First of all, it is important that we keep in mind that there is not one question here but a whole set of questions. If we don’t articulate clearly what question we are discussing it is easy to become confused. I think this is happening with the MOJ posts.

The question of whether a faithful Catholic may dissent from some specific teaching of the Church (or the declarations of a bishop, for that matter) is quite distinct from the question of whether the Church may sometimes teach without the possibility of error. One might give an affirmative reply to both questions without contradiction.

I have not seen Judge Noonan’s new book but I believe I have read carefully everything he has written to date about the development of doctrine in moral theology. While he is rightly honored for a remarkable career, I think he is an unreliable guide on this issue.

The core of the issue has to do with the Church’s claim, defined at the First and Second Vatican Councils, that it enjoys a gift—the living guidance of the Holy Spirit—that guarantees that there have been, are, and will be occasions in which it does not and cannot err in what it teaches regarding faith and morality. To put it another way, the Church claims that sometimes it teaches with the authority of the Spirit so that what it teaches is true and can never afterwards be rightly repudiated or contradicted. Such doctrines are not subject to any form of development that would entail affirming a contradictory proposition.

The Second Vatican Council, in Lumen gentium 25, laid out a set of conditions that, when met, are a sure sign that a particular doctrine of the Church is genuinely taught under the guidance of the Spirit and therefore permanently irreformable. The doctrinal claims of the creeds of Nicaea, Constantinople, and Chalcedon, for example, would meet these criteria, as would, say, many of the doctrines of Trent on the sacraments. To be very precise, I think it is true to say that the satisfaction of these criteria does not (magically) create irreformability but is instead a sure sign of the presence of the Spirit. The Spirit may also be present on other occasions when the Church teaches but it is when these conditions are met that the Church is supremely confident of that presence.

A corollary of this conviction is that when the Church teaches without meeting these conditions, the doctrine taught is, in principle, subject to reform or even repudiation. The Church does not claim that its doctrines are of two types, one undeniable and the other suspect. Rather, there are some occasions on which the Church teaches with utter conviction that it does so with the unerring guidance of the Spirit, and other occasions on which its convictions about the truth of what it teaches range from almost certainly true to probable.

With this in mind, we can think about the development of doctrine in moral theology, and here is where Judge Noonan, in my view, does not guide us as well as he could.

Is it the case that the Church has sometimes in the past taught some proposition, “X,” on moral matters and later repudiated that proposition by teaching “not X”? The simple answer is yes, but since we have already conceded that a good deal of what the Church teaches is not taught in circumstances that met the criteria of irreformability, this answer is not very interesting. Or, to put it another way, it would be interesting if the Church made the claim that it always teaches irreformably on moral matters, but it makes no such claim. The examples that Noonan adduces of substantive changes in doctrine show nothing more than reformable doctrines are sometimes reformed.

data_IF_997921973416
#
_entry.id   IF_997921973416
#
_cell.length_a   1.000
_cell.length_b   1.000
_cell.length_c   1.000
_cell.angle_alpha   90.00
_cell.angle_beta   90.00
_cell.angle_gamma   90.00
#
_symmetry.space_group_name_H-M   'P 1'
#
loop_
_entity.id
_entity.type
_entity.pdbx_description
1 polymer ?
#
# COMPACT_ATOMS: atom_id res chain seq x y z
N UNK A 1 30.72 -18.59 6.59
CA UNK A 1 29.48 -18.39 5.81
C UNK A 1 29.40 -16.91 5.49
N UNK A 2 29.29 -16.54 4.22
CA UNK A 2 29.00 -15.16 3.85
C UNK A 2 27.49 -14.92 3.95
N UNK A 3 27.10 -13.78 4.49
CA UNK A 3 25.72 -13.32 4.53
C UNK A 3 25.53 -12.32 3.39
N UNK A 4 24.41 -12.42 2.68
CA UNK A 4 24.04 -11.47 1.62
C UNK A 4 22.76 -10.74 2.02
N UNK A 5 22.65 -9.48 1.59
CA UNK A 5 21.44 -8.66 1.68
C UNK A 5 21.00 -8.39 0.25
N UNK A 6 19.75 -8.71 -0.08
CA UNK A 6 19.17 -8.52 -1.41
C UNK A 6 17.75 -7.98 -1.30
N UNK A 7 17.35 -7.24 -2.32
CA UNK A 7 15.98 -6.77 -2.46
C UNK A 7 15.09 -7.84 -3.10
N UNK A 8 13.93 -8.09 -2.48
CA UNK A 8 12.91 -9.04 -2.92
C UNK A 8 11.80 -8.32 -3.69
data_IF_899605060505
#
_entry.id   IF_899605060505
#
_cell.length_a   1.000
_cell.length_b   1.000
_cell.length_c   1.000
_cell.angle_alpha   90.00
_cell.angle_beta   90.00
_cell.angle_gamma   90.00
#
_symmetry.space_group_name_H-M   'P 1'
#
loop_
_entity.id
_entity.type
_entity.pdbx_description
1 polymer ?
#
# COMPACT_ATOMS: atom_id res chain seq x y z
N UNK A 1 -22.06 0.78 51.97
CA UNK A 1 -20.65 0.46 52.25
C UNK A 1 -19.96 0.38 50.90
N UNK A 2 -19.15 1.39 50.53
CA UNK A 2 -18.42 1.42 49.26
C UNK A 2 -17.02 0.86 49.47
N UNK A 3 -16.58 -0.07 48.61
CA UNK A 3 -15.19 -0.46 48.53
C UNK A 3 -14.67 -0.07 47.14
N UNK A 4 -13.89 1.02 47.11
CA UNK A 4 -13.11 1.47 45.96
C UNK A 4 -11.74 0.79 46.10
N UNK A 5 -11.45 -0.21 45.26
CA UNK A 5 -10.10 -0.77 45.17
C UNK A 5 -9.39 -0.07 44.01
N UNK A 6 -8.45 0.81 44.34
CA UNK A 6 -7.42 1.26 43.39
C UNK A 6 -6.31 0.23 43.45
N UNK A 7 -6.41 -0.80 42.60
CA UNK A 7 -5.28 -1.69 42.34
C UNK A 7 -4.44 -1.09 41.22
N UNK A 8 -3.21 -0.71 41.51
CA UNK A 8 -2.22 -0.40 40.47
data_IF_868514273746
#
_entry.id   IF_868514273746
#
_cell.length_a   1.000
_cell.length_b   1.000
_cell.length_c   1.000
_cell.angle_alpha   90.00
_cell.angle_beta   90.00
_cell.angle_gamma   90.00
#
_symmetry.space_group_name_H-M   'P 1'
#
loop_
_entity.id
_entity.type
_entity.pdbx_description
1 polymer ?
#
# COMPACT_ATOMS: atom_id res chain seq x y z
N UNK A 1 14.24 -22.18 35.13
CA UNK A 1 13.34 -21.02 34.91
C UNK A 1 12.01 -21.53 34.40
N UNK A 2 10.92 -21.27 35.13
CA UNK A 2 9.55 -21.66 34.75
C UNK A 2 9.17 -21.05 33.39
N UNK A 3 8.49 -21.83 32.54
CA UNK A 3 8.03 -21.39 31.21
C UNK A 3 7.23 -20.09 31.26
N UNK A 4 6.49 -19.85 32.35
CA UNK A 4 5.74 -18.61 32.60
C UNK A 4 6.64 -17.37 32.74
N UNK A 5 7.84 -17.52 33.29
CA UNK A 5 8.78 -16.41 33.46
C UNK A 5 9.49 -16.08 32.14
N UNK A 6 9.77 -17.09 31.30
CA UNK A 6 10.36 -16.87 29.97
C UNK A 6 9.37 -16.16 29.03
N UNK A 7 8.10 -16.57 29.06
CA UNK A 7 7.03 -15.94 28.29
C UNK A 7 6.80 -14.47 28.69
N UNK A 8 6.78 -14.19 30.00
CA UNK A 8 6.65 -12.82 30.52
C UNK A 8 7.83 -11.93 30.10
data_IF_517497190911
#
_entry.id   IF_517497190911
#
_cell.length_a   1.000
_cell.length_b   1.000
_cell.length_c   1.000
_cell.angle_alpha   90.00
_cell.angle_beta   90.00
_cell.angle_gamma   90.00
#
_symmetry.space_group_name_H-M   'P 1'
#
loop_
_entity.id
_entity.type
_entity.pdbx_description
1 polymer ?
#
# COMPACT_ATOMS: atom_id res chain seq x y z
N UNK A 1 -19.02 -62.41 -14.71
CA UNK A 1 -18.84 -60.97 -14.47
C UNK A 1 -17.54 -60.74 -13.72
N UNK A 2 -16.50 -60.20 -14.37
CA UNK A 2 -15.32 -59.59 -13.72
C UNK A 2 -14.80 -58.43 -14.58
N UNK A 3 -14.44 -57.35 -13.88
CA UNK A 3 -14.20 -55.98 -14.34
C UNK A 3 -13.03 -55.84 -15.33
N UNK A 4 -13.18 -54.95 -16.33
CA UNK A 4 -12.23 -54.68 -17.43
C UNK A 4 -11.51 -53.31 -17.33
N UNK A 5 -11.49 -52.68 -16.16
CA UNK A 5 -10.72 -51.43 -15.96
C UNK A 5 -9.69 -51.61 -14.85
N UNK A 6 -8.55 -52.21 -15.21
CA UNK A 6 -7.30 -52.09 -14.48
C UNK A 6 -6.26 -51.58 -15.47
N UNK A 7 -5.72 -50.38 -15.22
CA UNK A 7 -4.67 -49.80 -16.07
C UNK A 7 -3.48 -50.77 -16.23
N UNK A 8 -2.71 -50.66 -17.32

His analysis would be interesting if he could present an example of a doctrine that was taught under conditions satisfying the criteria of LG 25 but which was later denied by the Church under conditions satisfying the same criteria. Perhaps he does so in his new book, but in over 30 years of writing about this subject he has not yet provided such an example. Quite honestly, I do not believe such an example exists.

So where are we? Well, faithful Catholics ought to accept the claim that the Church enjoys the gift of teaching irreformably, but they need not accept a claim (which in any event the Church does not make) that it always teaches irreformably. Since relatively few doctrines have met the criteria of LG 25 (though many might meet them at some point in the future), quite a few doctrinal claims are susceptible to closer examination. Between obedient acceptance and stern dissent there can be quite a broad opportunity for humble, open-minded review.

Bob Kennedy
University of St Thomas
Department of Catholic Studies"

March 31, 2005 in Sisk, Greg | Permalink | TrackBack (0)

Colorado Puts Religion in its Place

Today's installment in our ongoing coverage of the intensifying battle over health care providers and moral agency comes from Colorado, where the legislature has passed a bill that would require Catholic hospitals to provide information and referrals to rape victims that would allow them to "avoid pregnancy." 

The Denver Post's article (thanks to Open Book) provides a provocative angle from the start, evidenced by the opening line: "Gov. Bill Owens faces a test of his Catholic faith."  Apparently, this bill could only be objectionable to a Catholic politician.  Potential concerns over institutional autonomy are simply distractions, it seems, from the primary obstacle: Catholic hang-ups about abortion and contraception.

The Post's strange phrasing, however, is nothing compared to the terms of the legislative debate:

[D]uring debate on the floor of the House Tuesday, Rep. Jack Pommer, D-Boulder, said that the bill was about medicine, not religion.

"We don't take rape victims to a church," he said. "We take them to a hospital (which has) ... a commitment to provide the best and most complete treatment to anyone who shows up."

Usually politicians who seek the privatization of religion aren't so explicit about it.  Representative Pommer makes it plain that it would be permissible for the Catholic Church to adhere to its beliefs inside the physical church building itself, but once we step outside those walls, all bets are off.